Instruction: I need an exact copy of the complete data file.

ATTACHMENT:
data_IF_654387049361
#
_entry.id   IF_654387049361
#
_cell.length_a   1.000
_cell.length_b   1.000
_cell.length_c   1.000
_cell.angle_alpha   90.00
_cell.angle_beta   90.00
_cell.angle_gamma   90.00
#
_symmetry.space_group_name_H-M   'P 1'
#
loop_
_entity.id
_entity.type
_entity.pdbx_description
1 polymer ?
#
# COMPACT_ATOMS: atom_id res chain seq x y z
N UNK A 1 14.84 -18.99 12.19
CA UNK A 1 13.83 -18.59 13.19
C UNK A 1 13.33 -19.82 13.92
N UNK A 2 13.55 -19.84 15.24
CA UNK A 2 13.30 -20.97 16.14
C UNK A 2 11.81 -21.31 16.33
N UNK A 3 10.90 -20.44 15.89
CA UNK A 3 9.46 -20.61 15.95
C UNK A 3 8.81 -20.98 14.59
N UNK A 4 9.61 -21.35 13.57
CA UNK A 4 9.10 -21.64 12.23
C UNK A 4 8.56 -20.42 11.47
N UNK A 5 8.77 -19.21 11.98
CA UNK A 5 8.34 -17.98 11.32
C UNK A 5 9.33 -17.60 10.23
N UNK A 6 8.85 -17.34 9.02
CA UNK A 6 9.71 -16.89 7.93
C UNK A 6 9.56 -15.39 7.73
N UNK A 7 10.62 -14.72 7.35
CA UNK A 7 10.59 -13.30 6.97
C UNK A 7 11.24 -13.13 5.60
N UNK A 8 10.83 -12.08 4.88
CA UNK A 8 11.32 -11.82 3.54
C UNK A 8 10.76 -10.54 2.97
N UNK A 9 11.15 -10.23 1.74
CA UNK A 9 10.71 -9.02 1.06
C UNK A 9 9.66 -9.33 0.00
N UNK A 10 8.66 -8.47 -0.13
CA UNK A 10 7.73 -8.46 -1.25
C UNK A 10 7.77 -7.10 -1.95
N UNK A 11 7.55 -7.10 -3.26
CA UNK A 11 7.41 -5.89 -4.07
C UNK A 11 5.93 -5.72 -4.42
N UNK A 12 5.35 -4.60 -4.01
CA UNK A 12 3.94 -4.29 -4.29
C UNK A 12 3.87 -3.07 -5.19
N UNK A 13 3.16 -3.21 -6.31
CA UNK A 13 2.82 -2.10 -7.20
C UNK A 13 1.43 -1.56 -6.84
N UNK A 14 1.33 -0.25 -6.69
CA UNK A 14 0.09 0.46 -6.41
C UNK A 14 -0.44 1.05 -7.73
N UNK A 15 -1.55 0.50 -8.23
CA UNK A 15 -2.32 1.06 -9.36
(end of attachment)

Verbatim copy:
data_IF_654387049361
#
_entry.id   IF_654387049361
#
_cell.length_a   1.000
_cell.length_b   1.000
_cell.length_c   1.000
_cell.angle_alpha   90.00
_cell.angle_beta   90.00
_cell.angle_gamma   90.00
#
_symmetry.space_group_name_H-M   'P 1'
#
loop_
_entity.id
_entity.type
_entity.pdbx_description
1 polymer ?
#
# COMPACT_ATOMS: atom_id res chain seq x y z
N UNK A 1 14.84 -18.99 12.19
CA UNK A 1 13.83 -18.59 13.19
C UNK A 1 13.33 -19.82 13.92
N UNK A 2 13.55 -19.84 15.24
CA UNK A 2 13.30 -20.97 16.14
C UNK A 2 11.81 -21.31 16.33
N UNK A 3 10.90 -20.44 15.89
CA UNK A 3 9.46 -20.61 15.95
C UNK A 3 8.81 -20.98 14.59
N UNK A 4 9.61 -21.35 13.57
CA UNK A 4 9.10 -21.64 12.23
C UNK A 4 8.56 -20.42 11.47
N UNK A 5 8.77 -19.21 11.98
CA UNK A 5 8.34 -17.98 11.32
C UNK A 5 9.33 -17.60 10.23
N UNK A 6 8.85 -17.34 9.02
CA UNK A 6 9.71 -16.89 7.93
C UNK A 6 9.56 -15.39 7.73
N UNK A 7 10.62 -14.72 7.35
CA UNK A 7 10.59 -13.30 6.97
C UNK A 7 11.24 -13.13 5.60
N UNK A 8 10.83 -12.08 4.88
CA UNK A 8 11.32 -11.82 3.54
C UNK A 8 10.76 -10.54 2.97
N UNK A 9 11.15 -10.23 1.74
CA UNK A 9 10.71 -9.02 1.06
C UNK A 9 9.66 -9.33 0.00
N UNK A 10 8.66 -8.47 -0.13
CA UNK A 10 7.73 -8.46 -1.25
C UNK A 10 7.77 -7.10 -1.95
N UNK A 11 7.55 -7.10 -3.26
CA UNK A 11 7.41 -5.89 -4.07
C UNK A 11 5.93 -5.72 -4.42
N UNK A 12 5.35 -4.60 -4.01
CA UNK A 12 3.94 -4.29 -4.29
C UNK A 12 3.87 -3.07 -5.19
N UNK A 13 3.16 -3.21 -6.31
CA UNK A 13 2.82 -2.10 -7.20
C UNK A 13 1.43 -1.56 -6.84
N UNK A 14 1.33 -0.25 -6.69
CA UNK A 14 0.09 0.46 -6.41
C UNK A 14 -0.44 1.05 -7.73
N UNK A 15 -1.55 0.50 -8.23
CA UNK A 15 -2.32 1.06 -9.36